Though it's very much a comedy (at times very silly but never stupid), the film has a lot to say about how ridiculous racial stereotypes are. The role of Boutwell as the possible first black president is relevant to modern viewers (even though the film's only six years old) with the presidency of Barack Obama only a few months old.
Overall, 'Undercover Brother' is a hilarious, silly film, which pays homage to the spy and blaxploitation genre and explores racial stereotypes without ridiculing them for cheap laughs.
Many films in the history of the cinema have been difficult to identify, and this one embodies some of the typical exasperations of critiquing film. Definitely a hit or miss film, you either have to know about the blaxploitation movement of have a very low sense of humor. Since I have both attributes, I give this movie a 6/10. Some of the moments were genuinely funny and entertaining, but overall, I probably wouldn't pay to see this film (I work at a theater, and get to see this stuff for free). Eddie Griffin was surrounded by a rather solid supporting cast which seemed to parody all of the common elements of a typical blaxploitation film. But then again, is this film really anti-white propaganda or some silly parody? It's hard to tell, which means the decision is certainly up to the viewer.
In the 80s there was a film called "i'm gonna get you sucka" about a black gang led by keenan ivory wayans who bring down a white company run by Mr. Big played by john vernon. It was hilarious and "undercover brother" is the same type of movie and equally funny. Whitey has mind-controlled a black general modeled on colin powell, and turned him away from running for president. Instead they have him shill for a fried chicken restaurant that has mind control drugs in their chicken.!! Whitey wants to turn blacks into slaves and the BROTHERHOOD led by our hero UB, is out to stop them. Among the choice bits of silliness is when smart brother develops a vaccine against the drugs but says they can't use it cause it only works on one person at a time!!! Now how can a vaccine only work on one person at a time? HAHAHA. I give this movie a B+.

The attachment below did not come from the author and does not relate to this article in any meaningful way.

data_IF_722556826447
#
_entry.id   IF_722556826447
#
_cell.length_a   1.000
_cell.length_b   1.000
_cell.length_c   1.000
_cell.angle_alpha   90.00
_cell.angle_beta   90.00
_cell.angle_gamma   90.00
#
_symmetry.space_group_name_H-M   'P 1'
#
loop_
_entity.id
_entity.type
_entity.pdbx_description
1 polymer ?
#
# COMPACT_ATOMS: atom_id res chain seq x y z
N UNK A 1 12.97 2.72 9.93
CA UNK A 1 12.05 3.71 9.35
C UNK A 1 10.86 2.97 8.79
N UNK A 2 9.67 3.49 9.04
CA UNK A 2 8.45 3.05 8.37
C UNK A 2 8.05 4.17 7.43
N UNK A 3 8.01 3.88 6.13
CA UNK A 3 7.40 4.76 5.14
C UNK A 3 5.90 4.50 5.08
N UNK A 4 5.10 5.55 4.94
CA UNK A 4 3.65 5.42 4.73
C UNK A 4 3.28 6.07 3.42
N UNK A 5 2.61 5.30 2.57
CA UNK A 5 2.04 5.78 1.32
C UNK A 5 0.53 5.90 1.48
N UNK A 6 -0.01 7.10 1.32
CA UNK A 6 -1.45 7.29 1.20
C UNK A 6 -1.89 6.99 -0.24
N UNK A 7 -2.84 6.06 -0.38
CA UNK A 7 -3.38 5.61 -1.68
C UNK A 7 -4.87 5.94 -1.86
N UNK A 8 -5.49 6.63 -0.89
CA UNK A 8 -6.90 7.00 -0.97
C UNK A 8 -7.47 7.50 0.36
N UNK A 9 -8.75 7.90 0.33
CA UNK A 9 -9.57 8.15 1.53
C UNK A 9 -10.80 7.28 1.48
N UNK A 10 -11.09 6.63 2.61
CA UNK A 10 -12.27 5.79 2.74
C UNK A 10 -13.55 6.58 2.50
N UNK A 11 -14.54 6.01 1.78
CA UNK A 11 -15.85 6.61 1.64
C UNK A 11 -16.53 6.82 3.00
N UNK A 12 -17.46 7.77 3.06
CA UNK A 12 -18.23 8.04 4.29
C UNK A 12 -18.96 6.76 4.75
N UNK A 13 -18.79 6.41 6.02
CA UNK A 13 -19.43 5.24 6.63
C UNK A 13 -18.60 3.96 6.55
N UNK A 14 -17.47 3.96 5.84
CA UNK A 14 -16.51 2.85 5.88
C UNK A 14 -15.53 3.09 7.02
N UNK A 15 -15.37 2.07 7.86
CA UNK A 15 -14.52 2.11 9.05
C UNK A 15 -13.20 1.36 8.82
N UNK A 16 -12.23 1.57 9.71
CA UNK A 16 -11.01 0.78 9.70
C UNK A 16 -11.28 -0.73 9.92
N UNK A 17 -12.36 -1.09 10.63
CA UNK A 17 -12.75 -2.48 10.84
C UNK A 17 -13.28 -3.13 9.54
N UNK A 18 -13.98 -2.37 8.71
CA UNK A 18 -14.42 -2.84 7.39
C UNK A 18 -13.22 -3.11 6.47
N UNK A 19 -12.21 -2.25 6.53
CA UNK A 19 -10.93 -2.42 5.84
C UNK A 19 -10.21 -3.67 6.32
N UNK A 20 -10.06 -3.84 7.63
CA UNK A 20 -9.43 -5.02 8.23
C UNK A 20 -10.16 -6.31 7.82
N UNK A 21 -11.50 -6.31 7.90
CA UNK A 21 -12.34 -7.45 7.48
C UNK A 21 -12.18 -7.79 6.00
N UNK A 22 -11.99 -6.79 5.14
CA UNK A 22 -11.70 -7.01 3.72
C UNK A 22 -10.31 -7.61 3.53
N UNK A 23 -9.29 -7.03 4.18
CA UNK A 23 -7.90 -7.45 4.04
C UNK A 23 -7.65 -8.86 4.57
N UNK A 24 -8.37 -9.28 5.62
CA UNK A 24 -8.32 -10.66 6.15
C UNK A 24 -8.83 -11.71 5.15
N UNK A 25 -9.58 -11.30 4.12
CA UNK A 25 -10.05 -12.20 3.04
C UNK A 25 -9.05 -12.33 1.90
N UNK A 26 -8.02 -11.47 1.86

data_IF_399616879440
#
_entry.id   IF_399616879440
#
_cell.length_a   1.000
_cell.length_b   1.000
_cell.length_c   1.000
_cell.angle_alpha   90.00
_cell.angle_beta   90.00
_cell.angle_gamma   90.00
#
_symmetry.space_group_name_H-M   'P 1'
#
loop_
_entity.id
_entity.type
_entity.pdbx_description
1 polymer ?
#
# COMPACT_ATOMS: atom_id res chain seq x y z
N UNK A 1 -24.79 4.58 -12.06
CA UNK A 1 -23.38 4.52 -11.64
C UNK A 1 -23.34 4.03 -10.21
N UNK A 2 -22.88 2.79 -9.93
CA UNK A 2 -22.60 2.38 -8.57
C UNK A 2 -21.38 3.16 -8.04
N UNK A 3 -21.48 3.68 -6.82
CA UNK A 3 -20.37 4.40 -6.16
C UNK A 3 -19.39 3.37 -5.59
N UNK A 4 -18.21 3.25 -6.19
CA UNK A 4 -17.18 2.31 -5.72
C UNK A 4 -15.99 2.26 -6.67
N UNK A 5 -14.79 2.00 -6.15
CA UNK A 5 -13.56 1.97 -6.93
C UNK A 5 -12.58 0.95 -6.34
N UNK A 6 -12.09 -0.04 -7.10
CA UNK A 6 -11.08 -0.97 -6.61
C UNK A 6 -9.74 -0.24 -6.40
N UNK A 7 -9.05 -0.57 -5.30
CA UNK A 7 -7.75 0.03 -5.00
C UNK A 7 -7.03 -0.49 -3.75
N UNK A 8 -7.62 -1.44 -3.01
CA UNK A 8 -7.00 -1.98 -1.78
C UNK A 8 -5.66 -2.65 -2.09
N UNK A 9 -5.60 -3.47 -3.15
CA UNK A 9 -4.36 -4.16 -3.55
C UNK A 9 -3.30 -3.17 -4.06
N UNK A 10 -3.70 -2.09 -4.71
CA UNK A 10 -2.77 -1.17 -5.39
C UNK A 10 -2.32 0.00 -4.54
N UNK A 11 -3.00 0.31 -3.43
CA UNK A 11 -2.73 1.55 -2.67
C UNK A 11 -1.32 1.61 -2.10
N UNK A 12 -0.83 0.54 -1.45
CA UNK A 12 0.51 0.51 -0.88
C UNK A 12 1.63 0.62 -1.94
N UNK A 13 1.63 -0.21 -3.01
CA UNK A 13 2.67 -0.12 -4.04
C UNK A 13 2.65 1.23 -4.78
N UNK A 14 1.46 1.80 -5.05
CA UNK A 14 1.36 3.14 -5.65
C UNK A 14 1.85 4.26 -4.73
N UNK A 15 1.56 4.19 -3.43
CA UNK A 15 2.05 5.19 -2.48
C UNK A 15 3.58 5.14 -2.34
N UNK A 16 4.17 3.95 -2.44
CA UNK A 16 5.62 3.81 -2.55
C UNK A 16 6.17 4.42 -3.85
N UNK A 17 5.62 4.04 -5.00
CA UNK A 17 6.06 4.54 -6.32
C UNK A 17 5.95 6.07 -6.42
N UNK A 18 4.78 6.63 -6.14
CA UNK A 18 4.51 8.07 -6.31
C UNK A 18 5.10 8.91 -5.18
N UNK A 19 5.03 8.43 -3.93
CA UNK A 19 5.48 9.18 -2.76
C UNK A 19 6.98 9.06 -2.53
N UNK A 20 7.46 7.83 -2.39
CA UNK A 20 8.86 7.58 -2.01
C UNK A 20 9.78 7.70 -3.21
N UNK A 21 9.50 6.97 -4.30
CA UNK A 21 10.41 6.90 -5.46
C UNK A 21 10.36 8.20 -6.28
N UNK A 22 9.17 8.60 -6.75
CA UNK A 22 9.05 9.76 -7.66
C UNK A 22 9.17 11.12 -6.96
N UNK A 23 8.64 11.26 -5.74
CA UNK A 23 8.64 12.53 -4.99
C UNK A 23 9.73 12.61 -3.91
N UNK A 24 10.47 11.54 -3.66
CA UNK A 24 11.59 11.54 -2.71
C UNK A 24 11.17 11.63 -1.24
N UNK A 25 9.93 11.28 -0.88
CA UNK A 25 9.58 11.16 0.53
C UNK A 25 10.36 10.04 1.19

Uneven but entertaining comedy which puts an effective comic spin on popular blaxploitation films. Griffina stylish, super cool secret agent who always gets his manis recruited by an ambitious black brotherhood to investigate the ambiguous actions of a prominent black general who's given up his love of politics for fried chicken. In addition, Griffin also matches wits with an evil, megalomaniacal white man. An undeniably goofy setup is made worthwhile by a lot of hip, amusing dialogue and clever, innovative sight gags. Suffers from occasional lapsesas most films of this genre dobut the cast is clearly having fun and make it worth the viewing experience. **½
|Page 1 of 18:||          |
|Newsgroup reviews||External reviews||Parents Guide|
|Official site||Plot keywords||Main details|
|Your user reviews||Your vote history|